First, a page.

When he started the first term, President Obama appeared to be tech-savvy. He hired a CIO, CTO, and CPO (information technology, technology, and performance) respectively. Then, he treated them like political appointees and one-by-one they failed, and the President failed to advance automated government beyond appearance in dot gov websites. (Challenge that if you want as it would be a good followup.)
“When CEOs bet and lost on IT systems” would make a very long book. Since writing about information technology since the 1980s, there are plenty of examples when executives championed large scale change based on new transformational systems that failed in the simplest of ways such as “Can’t get on; it doesn’t stay up; had to start over; got confused, and gave up.”
On something as critical as healthcare as most Americans agree, a new system can have a few problems but never showstoppers like have been encountered so far with Obamacare.
There are certain rules to be observed when embarking on transformational change that is enabled by new system. Obamacare makes a perfect case study for all to learn from.
1. Never embark on change without first knowing that you have the resources to see it through.
It is better to do nothing than to start change that you cannot bear to fruition. The nation has many unmet needs, and it also has severe resource constraints, so what Republicans many have been trying to tell Americans, but did so ineffectively, is that we may not be able to implement Obamacare as it is designed.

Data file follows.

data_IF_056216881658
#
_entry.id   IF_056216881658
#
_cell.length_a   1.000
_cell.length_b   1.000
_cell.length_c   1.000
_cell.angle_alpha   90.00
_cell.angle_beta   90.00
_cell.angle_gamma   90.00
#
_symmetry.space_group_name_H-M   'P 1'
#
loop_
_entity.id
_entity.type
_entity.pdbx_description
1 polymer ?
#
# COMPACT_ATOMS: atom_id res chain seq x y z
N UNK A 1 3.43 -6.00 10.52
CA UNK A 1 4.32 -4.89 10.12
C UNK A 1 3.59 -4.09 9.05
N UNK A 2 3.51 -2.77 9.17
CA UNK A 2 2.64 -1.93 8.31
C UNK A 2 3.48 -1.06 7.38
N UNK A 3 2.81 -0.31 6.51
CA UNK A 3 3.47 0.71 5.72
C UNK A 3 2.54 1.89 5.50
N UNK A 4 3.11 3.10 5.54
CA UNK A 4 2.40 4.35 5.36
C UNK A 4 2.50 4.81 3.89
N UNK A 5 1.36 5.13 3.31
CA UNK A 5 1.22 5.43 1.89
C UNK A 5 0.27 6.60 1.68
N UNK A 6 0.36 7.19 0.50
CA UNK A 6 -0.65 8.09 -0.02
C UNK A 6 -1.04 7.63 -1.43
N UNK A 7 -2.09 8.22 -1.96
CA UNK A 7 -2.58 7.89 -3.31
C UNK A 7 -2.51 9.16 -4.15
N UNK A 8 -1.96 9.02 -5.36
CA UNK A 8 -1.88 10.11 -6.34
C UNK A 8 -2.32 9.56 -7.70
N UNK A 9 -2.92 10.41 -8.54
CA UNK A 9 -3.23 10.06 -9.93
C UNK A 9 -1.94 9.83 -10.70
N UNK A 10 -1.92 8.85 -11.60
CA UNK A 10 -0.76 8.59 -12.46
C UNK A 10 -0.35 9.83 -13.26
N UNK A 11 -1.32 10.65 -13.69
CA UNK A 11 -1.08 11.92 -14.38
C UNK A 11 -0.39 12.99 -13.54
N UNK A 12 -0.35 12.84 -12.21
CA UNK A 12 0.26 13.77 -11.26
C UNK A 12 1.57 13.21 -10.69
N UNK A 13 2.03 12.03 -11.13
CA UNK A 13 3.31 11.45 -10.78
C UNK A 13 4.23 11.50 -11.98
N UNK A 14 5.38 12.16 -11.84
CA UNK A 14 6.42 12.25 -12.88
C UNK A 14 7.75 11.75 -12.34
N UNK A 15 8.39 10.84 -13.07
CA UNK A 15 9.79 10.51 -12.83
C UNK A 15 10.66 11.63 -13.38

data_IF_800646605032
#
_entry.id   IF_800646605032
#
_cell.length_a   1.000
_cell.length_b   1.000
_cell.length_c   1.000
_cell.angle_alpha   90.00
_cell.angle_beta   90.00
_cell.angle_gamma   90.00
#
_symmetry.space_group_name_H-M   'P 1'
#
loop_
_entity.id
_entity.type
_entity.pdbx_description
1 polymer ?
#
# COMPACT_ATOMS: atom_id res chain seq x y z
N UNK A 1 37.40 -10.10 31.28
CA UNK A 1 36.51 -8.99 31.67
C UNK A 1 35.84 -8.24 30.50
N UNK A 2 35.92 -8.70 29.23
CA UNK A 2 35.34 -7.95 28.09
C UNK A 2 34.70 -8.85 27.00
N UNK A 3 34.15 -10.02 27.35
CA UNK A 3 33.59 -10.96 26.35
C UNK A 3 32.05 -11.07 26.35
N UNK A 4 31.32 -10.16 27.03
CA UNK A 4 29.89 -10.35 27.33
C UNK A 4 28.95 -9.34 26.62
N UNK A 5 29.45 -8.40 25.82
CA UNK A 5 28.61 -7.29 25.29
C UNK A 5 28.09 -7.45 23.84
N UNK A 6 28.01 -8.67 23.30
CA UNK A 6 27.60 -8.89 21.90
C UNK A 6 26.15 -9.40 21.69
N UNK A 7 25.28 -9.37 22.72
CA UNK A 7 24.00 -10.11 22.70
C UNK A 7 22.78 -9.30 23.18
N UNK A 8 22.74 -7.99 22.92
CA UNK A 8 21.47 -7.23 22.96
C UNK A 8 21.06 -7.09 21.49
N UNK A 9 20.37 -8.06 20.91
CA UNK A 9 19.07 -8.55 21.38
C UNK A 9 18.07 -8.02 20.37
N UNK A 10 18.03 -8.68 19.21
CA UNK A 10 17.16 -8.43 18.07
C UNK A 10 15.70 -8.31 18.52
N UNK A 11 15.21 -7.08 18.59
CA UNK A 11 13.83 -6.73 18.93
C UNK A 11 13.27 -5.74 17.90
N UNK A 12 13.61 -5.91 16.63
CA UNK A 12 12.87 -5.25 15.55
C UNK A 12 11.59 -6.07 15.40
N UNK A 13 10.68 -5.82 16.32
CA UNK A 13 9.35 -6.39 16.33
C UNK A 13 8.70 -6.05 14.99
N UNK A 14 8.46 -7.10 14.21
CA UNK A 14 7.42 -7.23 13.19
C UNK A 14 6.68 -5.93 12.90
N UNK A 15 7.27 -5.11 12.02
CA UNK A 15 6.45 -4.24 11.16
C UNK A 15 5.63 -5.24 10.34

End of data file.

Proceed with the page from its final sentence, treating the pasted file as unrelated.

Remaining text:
2. Aside from resources that determine the capacity for change and improvement, there is the design itself.
The Affordable Care Act was thrown together in a hurry. It was done so without proper vetting by the political process as it was not bipartisan legislation.
With an incomplete and untested design, system engineers charged with designing, developing, and implementing Obamacare for “go-live” may have been doomed from the start.
3. Now, Obamacare must be reviewed in a live environment. Is it sufficiently completed to be fixed on the fly, or must it be scrapped? Given all of the time and investment and indications that it actually produces positive results, it is probably worth fixing.
However, Congress needs to get on board and commit to making Obamacare a better law and therefore a better system.
Here is a big take away from the Obamacare lesson.
All laws and regulations today must be designed for implementation in an automated regulatory environment. Needed in government are lawmakers who are competent in information technology and otherwise tech-savvy in dot-com style government.
“Dems caught in Obamacare uproar
By JONATHAN ALLEN and JENNIFER HABERKORN | 10/21/13 4:59 AM EDT
It’s not the GOP that President Barack Obama has to worry about in defending his botched health care rollout, it’s fellow Democrats.
They voted for the law, sang its praises for three-plus years and still believe in the promise of health care reform. But now they face a conundrum: stay in lock step with Obama and risk their credibility as advocates for the law’s benefits or publicly criticize the administration for its recent problems — especially a failure to more quickly acknowledge, and rectify, the major malfunction of its Internet marketplace.
It’s a particularly vexing question for Democrats worried about their party’s chances in the 2014 midterm elections, and, increasingly, they’re opting for the latter strategy.”